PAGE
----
Now may be a good time to do a Roth conversion.
But, contrary to an argument that’s popular right now in financial planning circles, “the factors that make such a conversion a good or bad idea have nothing to do with the fact that the stock market is so much lower than where it stood at the beginning of the year.”
That’s according to Edward McQuarrie, a professor emeritus at the Leavey School of Business at Santa Clara University who has extensively analyzed the pros and cons of a Roth conversion. (A year ago, you may recall, I devoted two Retirement Weekly columns to his analysis—available here and here.)
In a Roth conversion, of course, you pay tax now on your IRA or 401(k) balances in order to avoid paying tax when you withdraw them down the road. With traditional—non-Roth—retirement accounts, in contrast, your portfolio compounds tax-free, but future withdrawals face a tax bill.
The reason so many financial planners are telling their clients that now is a good time for a Roth conversion: Because of the bear market, many if not most of their clients’ retirement accounts are sharply down. That means that converting those accounts to Roth status will incur a lower tax bill than would have been the case had the conversions been done in January.
This is a curious argument, however. To me, it’s akin to noting that a wing of your house burned down, so now you don’t have to spend as much to clean and maintain it.
It’s possible to construct hypothetical scenarios in which a Roth conversion made today will come out far ahead of one done this past January, McQuarrie told me in an interview. But the factors that determine these outcomes have little to do with the bear market, per se.
What are these assumptions that need to be made to justify a Roth conversion today? Here’s a summary of some of the major ones that McQuarrie mentioned:
You were otherwise planning on doing a Roth conversion in January of this year. This assumption is rarely acknowledged. Other things being equal, it is true that a Roth conversion done today would come out ahead of one done at the beginning of January. But so what? It’s also true that you would be even better off had you gone completely to cash rather than hold your shares of Netflix
(down 70% year to date), Facebook/Meta
(down 52%), or ARK Innovation ETF
(down 55%). McQuarrie stresses that we need to put the past behind us, and focus on the future. “The fact that the S&P 500
is down 20% from its all-time high is irrelevant to determining whether a Roth conversion will increase your after-tax wealth down the road.”
The stock market will quickly bounce back from the bear market. If the bear market is now ending, and will be back to new all-time highs within a few short months, as it did following the waterfall decline in early 2020, it becomes easier to justify a Roth conversion. But if the market drops another 20% between now and the eventual end of this bear market, which it entirely could, then a Roth conversion done at today’s prices should have been postponed until later. The implicit assumption made by financial planners who are urging a Roth conversion right now is that they have the ability to pinpoint market tops and bottoms. But if they had that ability, why didn’t they move your portfolio to cash in early January?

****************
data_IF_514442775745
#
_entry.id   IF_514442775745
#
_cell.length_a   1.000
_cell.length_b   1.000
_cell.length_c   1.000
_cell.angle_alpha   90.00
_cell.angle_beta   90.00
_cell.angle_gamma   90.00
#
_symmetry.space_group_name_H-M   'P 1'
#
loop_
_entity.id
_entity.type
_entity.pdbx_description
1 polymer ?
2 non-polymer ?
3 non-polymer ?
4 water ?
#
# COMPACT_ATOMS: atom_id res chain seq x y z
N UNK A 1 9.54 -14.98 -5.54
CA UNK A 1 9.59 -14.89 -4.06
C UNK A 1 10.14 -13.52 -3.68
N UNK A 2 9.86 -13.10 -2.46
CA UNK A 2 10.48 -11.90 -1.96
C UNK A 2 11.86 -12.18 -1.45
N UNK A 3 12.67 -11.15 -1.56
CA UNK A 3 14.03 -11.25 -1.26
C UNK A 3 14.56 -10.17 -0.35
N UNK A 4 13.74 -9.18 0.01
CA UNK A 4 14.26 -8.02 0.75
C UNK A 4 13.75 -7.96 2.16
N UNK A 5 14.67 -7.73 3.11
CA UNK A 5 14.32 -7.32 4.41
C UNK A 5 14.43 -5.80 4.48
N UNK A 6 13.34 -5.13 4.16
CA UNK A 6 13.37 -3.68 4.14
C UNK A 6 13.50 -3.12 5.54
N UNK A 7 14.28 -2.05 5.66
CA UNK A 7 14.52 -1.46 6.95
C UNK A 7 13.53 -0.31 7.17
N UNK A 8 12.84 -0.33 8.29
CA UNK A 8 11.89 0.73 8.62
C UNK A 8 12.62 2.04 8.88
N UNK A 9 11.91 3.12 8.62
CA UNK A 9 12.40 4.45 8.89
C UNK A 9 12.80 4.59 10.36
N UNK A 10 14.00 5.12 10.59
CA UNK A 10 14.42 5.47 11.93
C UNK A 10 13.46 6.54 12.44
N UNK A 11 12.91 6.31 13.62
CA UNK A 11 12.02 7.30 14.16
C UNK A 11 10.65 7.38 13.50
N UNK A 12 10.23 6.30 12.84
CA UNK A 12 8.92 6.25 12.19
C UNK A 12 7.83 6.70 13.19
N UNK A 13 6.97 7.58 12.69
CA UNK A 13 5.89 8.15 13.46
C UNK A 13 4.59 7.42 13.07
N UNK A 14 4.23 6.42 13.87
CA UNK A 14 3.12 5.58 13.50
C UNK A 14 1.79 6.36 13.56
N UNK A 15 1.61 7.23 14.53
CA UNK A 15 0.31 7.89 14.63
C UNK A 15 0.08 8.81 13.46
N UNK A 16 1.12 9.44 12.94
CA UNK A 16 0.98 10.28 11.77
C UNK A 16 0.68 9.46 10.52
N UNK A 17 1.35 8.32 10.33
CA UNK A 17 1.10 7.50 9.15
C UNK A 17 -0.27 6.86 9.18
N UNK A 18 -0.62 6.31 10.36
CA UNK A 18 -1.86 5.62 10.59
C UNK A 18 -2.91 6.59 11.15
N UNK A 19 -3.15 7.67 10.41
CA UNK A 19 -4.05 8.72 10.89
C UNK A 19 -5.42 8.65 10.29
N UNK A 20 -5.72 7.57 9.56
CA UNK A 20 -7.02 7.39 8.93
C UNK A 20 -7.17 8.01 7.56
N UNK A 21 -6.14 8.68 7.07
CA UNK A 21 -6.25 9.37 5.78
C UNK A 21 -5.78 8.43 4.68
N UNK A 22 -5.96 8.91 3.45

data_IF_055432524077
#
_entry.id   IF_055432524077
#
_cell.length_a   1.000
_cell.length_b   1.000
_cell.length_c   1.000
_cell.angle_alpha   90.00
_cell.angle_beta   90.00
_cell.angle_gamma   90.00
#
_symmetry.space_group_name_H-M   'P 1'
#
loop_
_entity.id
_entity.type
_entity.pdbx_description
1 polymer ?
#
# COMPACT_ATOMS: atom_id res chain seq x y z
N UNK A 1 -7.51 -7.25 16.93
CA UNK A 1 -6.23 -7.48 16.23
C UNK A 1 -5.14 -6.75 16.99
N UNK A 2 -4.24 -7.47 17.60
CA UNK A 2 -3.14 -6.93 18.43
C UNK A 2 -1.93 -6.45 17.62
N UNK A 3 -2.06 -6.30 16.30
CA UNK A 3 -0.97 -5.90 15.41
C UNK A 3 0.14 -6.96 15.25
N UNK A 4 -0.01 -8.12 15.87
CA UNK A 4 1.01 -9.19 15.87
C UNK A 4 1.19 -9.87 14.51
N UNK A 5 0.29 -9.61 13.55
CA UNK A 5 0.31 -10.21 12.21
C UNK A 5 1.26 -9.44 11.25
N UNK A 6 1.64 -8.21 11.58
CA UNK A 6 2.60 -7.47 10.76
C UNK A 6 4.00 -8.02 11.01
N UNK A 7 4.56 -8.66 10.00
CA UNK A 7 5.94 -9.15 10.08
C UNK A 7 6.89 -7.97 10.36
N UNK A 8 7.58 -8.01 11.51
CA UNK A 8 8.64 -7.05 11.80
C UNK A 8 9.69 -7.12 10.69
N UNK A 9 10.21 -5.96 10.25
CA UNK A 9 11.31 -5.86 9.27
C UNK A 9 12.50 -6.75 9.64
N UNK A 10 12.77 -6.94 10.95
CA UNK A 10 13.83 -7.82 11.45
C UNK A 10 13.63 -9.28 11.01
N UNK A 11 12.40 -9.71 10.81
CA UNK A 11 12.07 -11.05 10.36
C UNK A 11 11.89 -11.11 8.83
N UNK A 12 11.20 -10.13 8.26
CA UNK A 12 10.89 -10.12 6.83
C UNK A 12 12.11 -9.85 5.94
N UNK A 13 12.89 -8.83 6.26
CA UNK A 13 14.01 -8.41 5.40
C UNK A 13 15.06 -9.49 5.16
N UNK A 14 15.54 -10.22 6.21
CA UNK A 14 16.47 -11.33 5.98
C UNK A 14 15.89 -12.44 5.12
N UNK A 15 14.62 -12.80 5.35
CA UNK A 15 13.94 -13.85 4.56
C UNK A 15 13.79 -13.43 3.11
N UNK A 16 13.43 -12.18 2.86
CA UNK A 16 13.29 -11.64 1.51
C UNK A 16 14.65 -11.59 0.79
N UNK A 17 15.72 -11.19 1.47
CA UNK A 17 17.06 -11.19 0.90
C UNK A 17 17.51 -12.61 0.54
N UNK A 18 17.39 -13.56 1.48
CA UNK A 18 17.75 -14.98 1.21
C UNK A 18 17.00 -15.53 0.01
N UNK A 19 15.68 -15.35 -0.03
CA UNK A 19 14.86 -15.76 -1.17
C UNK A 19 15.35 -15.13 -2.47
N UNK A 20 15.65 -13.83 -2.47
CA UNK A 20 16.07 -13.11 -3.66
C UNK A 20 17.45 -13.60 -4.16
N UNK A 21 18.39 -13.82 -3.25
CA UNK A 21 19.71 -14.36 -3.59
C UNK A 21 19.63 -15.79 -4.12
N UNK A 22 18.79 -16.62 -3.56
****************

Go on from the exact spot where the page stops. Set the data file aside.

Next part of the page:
When you eventually withdraw funds from your retirement account, your tax rate may be higher than it is today. This is the major motivation for undertaking Roth conversions, of course. But what fewer financial planners acknowledge is that making an opportunistic Roth conversion might push your tax rate into a much higher bracket during the year of the conversion. This will especially be the case if you have a sizable IRA or 401(k). If you’re pushed into one of the higher brackets, chances are good that your tax rate in retirement will be lower. In that case, you should not do that Roth conversion now, even though stocks are way down and the taxes you would pay in a conversion today are much lower than if you had done it in January.
A dollar 20 years from now is just as valuable as a dollar today. This assumption is hardly ever acknowledged. But financial planners often justify a Roth conversion’s tax savings by comparing its tax bill to what you would have to pay when you eventually retire—in nominal terms. That’s a big no-no: A 2042 dollar is worth a lot less than a dollar today. This is especially important to acknowledge now, since the bear market has been caused by unexpectedly high inflation—which in turn increases the discount rate used to calculate present value. Imagine, for purposes of illustration, having a tax bill of $20,000 when doing a Roth conversion today, versus a total tax bill of $100,000 if you don’t convert and withdraw the funds beginning 20 years from now. In nominal terms this Roth conversion looks to be a no-brainer. But if we use the current inflation rate as the discount rate, then that future $100,000’s present value is less than $20,000—and a Roth conversion becomes a lot less compelling. McQuarrie also pointed out that tax brackets adjust for inflation each year, which is yet another reason why it will be much harder to be in a high tax bracket in 2042 when those withdrawals begin.
The bottom line? As is usually the case, the devil is in the details. Whether a Roth conversion makes sense for you individually depends on an objective assessment of those myriad details, along with realistic assumptions about future investment returns, your future tax rate, and your market timing abilities (or lack thereof).
But one thing is clear, according to McQuarrie: Nowhere among the details and assumptions you need to analyze will you find the fact that the stock market is down 20% since January.
Mark Hulbert is a regular contributor to MarketWatch. His Hulbert Ratings tracks investment newsletters that pay a flat fee to be audited. He can be reached at firstname.lastname@example.org.